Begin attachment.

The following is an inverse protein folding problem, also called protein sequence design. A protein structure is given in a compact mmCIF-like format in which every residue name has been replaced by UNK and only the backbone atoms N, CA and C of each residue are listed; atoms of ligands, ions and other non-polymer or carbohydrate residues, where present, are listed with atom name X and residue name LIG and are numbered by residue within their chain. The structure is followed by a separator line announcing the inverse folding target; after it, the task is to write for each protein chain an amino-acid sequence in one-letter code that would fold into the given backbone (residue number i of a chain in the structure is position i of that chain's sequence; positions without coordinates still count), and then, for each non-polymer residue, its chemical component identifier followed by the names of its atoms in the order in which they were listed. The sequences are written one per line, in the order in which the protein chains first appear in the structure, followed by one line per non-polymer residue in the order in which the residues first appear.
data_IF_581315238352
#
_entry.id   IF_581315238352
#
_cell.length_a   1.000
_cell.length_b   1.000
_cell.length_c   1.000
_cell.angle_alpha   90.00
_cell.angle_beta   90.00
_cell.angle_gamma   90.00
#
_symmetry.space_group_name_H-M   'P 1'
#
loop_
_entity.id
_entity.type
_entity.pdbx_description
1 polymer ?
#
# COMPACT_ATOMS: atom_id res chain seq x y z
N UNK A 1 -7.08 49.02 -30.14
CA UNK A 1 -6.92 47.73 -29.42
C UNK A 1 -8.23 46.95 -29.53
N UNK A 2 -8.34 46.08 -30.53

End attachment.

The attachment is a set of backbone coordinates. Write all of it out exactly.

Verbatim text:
The following is an inverse protein folding problem, also called protein sequence design. A protein structure is given in a compact mmCIF-like format in which every residue name has been replaced by UNK and only the backbone atoms N, CA and C of each residue are listed; atoms of ligands, ions and other non-polymer or carbohydrate residues, where present, are listed with atom name X and residue name LIG and are numbered by residue within their chain. The structure is followed by a separator line announcing the inverse folding target; after it, the task is to write for each protein chain an amino-acid sequence in one-letter code that would fold into the given backbone (residue number i of a chain in the structure is position i of that chain's sequence; positions without coordinates still count), and then, for each non-polymer residue, its chemical component identifier followed by the names of its atoms in the order in which they were listed. The sequences are written one per line, in the order in which the protein chains first appear in the structure, followed by one line per non-polymer residue in the order in which the residues first appear.
data_IF_581315238352
#
_entry.id   IF_581315238352
#
_cell.length_a   1.000
_cell.length_b   1.000
_cell.length_c   1.000
_cell.angle_alpha   90.00
_cell.angle_beta   90.00
_cell.angle_gamma   90.00
#
_symmetry.space_group_name_H-M   'P 1'
#
loop_
_entity.id
_entity.type
_entity.pdbx_description
1 polymer ?
#
# COMPACT_ATOMS: atom_id res chain seq x y z
N UNK A 1 -7.08 49.02 -30.14
CA UNK A 1 -6.92 47.73 -29.42
C UNK A 1 -8.23 46.95 -29.53
N UNK A 2 -8.34 46.08 -30.53